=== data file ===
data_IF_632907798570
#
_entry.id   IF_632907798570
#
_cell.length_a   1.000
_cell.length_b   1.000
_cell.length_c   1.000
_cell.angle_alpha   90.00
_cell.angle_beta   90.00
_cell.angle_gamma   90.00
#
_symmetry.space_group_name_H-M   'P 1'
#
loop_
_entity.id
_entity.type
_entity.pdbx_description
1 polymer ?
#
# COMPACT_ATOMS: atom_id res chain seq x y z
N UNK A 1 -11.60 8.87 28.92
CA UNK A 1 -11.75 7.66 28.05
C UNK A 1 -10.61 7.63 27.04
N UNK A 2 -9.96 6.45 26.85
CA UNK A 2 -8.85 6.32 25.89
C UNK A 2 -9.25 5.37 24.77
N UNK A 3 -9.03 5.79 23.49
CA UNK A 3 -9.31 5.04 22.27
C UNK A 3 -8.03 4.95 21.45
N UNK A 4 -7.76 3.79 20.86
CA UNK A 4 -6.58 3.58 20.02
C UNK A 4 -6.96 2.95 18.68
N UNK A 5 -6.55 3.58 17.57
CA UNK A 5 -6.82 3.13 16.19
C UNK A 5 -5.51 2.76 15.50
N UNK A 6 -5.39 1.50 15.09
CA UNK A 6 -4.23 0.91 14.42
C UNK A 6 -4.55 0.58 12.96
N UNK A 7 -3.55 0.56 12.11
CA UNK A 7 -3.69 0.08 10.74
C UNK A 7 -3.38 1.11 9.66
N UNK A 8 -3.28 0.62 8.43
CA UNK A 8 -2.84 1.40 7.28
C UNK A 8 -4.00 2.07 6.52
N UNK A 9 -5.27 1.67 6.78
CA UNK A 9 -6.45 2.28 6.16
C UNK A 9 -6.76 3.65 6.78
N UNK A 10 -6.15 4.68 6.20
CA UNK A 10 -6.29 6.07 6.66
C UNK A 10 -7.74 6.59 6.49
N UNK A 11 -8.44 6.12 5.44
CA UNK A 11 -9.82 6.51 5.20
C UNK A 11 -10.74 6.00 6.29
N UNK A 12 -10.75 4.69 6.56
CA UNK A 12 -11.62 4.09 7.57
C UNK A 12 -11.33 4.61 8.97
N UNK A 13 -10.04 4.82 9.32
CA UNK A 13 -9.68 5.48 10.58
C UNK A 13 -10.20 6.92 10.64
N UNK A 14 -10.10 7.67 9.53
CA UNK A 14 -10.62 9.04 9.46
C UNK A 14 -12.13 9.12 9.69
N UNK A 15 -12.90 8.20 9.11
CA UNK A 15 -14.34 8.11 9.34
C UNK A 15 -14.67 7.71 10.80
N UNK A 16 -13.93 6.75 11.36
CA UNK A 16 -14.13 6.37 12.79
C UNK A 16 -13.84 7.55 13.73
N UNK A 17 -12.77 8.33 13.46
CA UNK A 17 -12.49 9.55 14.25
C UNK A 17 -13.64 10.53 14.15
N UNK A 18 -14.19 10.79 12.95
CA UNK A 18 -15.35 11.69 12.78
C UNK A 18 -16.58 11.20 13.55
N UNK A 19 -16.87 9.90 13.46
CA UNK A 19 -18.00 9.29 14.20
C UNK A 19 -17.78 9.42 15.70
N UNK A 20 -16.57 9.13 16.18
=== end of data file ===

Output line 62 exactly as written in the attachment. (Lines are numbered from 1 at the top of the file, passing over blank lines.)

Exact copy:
C UNK A 14 -12.13 9.12 9.69